movement developed in the two countries at about the same time, in the late nineteenth
century, gathering momentum in a campaign for Home Rule in the years leading up
to World War I, only to be stalled by the outbreak of war.
It has become a cliché to compare the passivity of the Irish in the face of the Troika’s brutal austerity programme with the active resistance of the Spanish or the Greek. Yet, the Irish are challenging austerity in their own way.
Coming together can make it possible to live more and work
less. Doing things collectively is the only way we can be free from the
obligation to work so hard as self-exploiting individuals. This is not
primarily a question of politics or protest.
positive legislative change will hopefully encourage more Irish women into
political life, but the laddish, sexist political culture which remains in the
Dail must change if gender parity is to be fully achieved, argues Louise Hogan.
The states in greatest difficulty since 2008 have been those most
closely wedded to neoliberalism and accommodating to the needs of transnational
capital. One hundred years on from the Dublin Lockout, many in Ireland are
still ‘locked out’ from public economic decision-making.
The death of Savita Halappanavar
lifted the lid on the church, the state, and women's reproductive rights in the Republic
of Ireland, and has been the catalyst for the new legislation on the rights of
pregnant women proposed last week.
Judith Butler pursues a similar path to Hannah Arendt in her
recent book Parting
Ways: Jewishness and the Critique of Zionism– making a series of
revised and extended contributions to the debate on Israeli state violence and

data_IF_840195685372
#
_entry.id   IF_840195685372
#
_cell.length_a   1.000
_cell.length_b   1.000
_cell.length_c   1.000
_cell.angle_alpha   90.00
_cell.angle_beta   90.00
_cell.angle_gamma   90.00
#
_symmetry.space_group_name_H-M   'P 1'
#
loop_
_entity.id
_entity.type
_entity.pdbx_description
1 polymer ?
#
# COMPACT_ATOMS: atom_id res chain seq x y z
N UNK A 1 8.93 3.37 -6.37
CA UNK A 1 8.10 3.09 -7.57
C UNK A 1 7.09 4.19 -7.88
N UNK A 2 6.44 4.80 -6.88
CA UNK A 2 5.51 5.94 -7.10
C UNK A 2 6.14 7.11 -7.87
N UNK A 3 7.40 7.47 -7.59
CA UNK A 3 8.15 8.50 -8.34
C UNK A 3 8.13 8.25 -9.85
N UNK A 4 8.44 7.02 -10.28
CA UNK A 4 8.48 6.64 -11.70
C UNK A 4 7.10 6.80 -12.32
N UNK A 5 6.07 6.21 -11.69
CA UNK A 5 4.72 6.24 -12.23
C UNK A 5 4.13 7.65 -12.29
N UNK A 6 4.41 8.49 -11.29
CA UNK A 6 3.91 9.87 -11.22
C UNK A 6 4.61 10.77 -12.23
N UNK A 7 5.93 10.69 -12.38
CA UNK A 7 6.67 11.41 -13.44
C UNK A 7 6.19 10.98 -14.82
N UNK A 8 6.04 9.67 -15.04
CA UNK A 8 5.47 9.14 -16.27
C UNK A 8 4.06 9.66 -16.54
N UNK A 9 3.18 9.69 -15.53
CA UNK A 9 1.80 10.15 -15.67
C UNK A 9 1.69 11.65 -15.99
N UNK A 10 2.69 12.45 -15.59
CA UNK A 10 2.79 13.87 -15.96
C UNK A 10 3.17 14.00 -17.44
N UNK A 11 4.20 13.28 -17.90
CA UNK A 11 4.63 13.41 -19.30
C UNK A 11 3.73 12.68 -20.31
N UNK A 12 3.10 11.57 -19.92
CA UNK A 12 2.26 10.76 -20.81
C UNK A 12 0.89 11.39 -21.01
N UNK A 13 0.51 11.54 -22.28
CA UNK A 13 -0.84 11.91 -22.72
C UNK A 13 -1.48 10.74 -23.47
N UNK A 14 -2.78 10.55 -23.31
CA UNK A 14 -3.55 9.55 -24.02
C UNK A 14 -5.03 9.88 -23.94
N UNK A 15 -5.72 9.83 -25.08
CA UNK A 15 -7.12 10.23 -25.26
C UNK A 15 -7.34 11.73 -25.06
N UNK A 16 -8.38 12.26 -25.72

settler colonialism, in such a way that a flash of light may shine through the histories
and the memories.
Anyone familiar with the story of language in Elizabethan
Ireland can only feel impatience – if not despair – at the latter-day
triumphalism of works like Melvyn Bragg’s best-selling The
Adventure of English.
Postcolonial nationalism is a strange phenomenon. Brought up to
despise everything British (as Jonathan Swift put it two centuries earlier,
‘burn everything English except their coal’), we were also imbued with a
sneaking suspicion that British was somehow better.
Complexity needs a voice (this
also applies to newer emigrant groups on both islands). Politics and
autobiography, politics and culture, can drift too far apart. Gaps in the
public discourse of the UK and the Irish Republic allow ethnic assertion to punch
above its weight. And then there is poetry. ( 5,000 words)
choice, most people prefer a decent life to national or ethnic purity. Given a
choice, most people like to get on with their neighbours, to fit in with their
communities, to carry on with the business of going to work and raising a
family and hoping for the best.
In which we are introduced
to excerpts from the transcript of a memorable programme on Queen Elizabeth II’s visit to
Ireland in May 2011, presented by Joseph O'Connor, produced by Rachel Hooper,
for BBC Radio 4.
The latest in a series of official inquiries exposes the extent of corruption in Ireland’s political elite during the long years of rule by the country’s Fianna Fáil party. These tribunals portray a world of moral as well as financial bankruptcy whose roots were planted well before the boom years, says the leading historian Diarmaid Ferriter.